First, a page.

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Cornell University


Azalea or Rhododendron
Rhododendron sp.
(Ro-do-den-dron)



Click on thumbnails for larger image.

What about it?

Rhododendrons are large, broadleaf evergreen shrubs native to North America and Asia. In a cultivated environment, many will grow up to 6 feet but have the potential to grow to 15 feet or so. Rhododendron leaves have a rich green color and a smooth, glossy texture. The flower buds of the rhododendron are large and pointed and emerge in clusters. Depending on the variety, rhododendron flowers can vary from pale pink to purple, yellow, orange, red, and even white. Blooming usually occurs sometimes in May or June. A few species, such as Rhododendron vaseyi have the additional benefit of having red foliage in the fall.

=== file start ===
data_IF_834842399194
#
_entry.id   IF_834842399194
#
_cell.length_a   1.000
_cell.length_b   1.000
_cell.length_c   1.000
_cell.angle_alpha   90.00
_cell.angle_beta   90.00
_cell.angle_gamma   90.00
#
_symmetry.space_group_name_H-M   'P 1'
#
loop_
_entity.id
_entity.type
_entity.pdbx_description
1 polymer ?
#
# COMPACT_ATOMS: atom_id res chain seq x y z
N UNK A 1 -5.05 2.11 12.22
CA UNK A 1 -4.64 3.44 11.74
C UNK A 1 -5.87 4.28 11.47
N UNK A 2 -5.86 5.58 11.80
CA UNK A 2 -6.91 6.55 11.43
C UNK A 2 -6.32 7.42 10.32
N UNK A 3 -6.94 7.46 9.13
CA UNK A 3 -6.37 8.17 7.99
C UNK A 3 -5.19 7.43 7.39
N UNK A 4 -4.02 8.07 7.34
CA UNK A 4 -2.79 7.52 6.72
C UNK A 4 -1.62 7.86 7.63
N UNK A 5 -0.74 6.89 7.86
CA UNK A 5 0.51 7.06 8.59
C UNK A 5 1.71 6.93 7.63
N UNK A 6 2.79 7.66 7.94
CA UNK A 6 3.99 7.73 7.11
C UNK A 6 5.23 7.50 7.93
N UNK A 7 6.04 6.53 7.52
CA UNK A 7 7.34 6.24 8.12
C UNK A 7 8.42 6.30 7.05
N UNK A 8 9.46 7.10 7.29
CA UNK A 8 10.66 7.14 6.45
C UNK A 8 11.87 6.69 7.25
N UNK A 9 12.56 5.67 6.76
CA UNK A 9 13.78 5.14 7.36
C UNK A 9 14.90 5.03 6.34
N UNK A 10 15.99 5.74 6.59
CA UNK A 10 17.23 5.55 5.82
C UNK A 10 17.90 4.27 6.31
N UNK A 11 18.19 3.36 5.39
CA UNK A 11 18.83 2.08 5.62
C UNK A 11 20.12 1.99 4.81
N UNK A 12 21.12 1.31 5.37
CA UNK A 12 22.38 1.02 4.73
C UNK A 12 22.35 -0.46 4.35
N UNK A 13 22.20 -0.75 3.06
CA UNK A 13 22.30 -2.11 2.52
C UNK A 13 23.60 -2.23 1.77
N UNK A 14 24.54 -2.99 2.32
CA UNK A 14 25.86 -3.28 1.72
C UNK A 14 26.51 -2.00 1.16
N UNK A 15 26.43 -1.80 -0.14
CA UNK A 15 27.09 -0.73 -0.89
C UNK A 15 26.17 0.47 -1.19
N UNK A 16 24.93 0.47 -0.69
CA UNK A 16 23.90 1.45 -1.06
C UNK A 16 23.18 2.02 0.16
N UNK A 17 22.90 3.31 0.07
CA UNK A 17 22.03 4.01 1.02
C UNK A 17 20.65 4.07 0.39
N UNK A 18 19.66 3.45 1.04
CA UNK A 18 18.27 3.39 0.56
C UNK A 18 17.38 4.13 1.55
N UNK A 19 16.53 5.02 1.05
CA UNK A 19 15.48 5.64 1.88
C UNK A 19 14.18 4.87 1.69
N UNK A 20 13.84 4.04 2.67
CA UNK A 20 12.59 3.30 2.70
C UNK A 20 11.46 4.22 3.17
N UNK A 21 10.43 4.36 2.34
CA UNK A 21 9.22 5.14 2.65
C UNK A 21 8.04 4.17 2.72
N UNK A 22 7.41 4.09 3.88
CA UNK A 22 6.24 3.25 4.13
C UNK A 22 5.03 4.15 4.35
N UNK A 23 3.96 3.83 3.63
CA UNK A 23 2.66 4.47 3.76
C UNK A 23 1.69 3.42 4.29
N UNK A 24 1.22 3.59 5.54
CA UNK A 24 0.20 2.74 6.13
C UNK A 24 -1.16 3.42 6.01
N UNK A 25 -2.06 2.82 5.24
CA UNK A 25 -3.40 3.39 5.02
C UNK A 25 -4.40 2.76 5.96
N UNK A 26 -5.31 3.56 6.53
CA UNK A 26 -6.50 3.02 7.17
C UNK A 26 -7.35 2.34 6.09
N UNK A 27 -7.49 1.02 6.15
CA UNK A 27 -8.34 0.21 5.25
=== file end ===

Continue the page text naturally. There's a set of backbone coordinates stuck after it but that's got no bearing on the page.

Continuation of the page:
What is it used for?

The handsome rhododendron shrub is quite popular as an ornamental. It can also be used as a border plant.

Where does it grow? How do we grow it?

The rhododendron prefers partial shade and moist, well-drained, acid soil. It grows best in a soil that is high in organic matter. Use your compost! And when planting, give each rhododendron at least 6 feet of growing room.

What are its primary problems?

Rhododendrons have very specific site requirements which might make growing them a challenging task. Be wary of severely cold weather and alkaline, iron deficient soils that will damage the flower buds and discolor the leaves respectively. Rhododendron borers, canker, and wilt also pose a threat and deer are quite fond of rhododendron buds, leaves, and stems.

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Copyright, Department of Horticulture, Cornell University.